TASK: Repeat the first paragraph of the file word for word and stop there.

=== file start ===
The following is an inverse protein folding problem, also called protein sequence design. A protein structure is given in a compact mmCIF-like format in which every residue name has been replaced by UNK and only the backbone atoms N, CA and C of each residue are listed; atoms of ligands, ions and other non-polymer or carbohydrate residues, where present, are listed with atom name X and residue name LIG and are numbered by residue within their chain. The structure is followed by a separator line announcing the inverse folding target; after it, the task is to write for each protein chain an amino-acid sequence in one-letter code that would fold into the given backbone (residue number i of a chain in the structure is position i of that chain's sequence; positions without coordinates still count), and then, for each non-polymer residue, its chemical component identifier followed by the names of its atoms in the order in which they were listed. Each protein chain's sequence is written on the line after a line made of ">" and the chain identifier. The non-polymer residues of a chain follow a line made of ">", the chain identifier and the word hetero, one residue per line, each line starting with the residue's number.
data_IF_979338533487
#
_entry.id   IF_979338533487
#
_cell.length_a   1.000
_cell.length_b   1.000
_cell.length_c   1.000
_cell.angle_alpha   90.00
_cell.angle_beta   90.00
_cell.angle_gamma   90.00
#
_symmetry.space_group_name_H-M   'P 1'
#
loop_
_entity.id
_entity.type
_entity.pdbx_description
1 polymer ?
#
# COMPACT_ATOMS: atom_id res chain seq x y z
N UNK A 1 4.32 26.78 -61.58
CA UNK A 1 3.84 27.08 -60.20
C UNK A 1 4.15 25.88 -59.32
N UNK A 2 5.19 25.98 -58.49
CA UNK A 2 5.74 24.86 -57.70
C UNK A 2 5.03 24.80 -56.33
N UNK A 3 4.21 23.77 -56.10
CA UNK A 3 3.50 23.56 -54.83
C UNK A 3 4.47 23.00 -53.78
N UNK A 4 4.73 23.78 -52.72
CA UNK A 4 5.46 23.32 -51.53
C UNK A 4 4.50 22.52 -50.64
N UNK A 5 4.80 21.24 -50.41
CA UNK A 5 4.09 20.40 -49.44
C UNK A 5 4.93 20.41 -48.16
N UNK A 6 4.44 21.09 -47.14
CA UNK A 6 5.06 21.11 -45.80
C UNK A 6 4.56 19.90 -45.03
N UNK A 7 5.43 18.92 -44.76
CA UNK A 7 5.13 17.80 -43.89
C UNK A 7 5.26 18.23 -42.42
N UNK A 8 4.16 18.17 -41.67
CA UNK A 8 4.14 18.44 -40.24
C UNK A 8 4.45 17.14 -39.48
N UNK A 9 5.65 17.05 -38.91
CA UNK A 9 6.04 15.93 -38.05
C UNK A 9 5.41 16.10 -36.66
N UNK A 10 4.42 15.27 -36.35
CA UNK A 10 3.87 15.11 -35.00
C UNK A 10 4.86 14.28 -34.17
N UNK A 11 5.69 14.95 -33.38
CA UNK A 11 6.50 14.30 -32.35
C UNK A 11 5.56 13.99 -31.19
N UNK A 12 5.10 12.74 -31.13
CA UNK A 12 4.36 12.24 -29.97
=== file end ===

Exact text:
The following is an inverse protein folding problem, also called protein sequence design. A protein structure is given in a compact mmCIF-like format in which every residue name has been replaced by UNK and only the backbone atoms N, CA and C of each residue are listed; atoms of ligands, ions and other non-polymer or carbohydrate residues, where present, are listed with atom name X and residue name LIG and are numbered by residue within their chain. The structure is followed by a separator line announcing the inverse folding target; after it, the task is to write for each protein chain an amino-acid sequence in one-letter code that would fold into the given backbone (residue number i of a chain in the structure is position i of that chain's sequence; positions without coordinates still count), and then, for each non-polymer residue, its chemical component identifier followed by the names of its atoms in the order in which they were listed. Each protein chain's sequence is written on the line after a line made of ">" and the chain identifier. The non-polymer residues of a chain follow a line made of ">", the chain identifier and the word hetero, one residue per line, each line starting with the residue's number.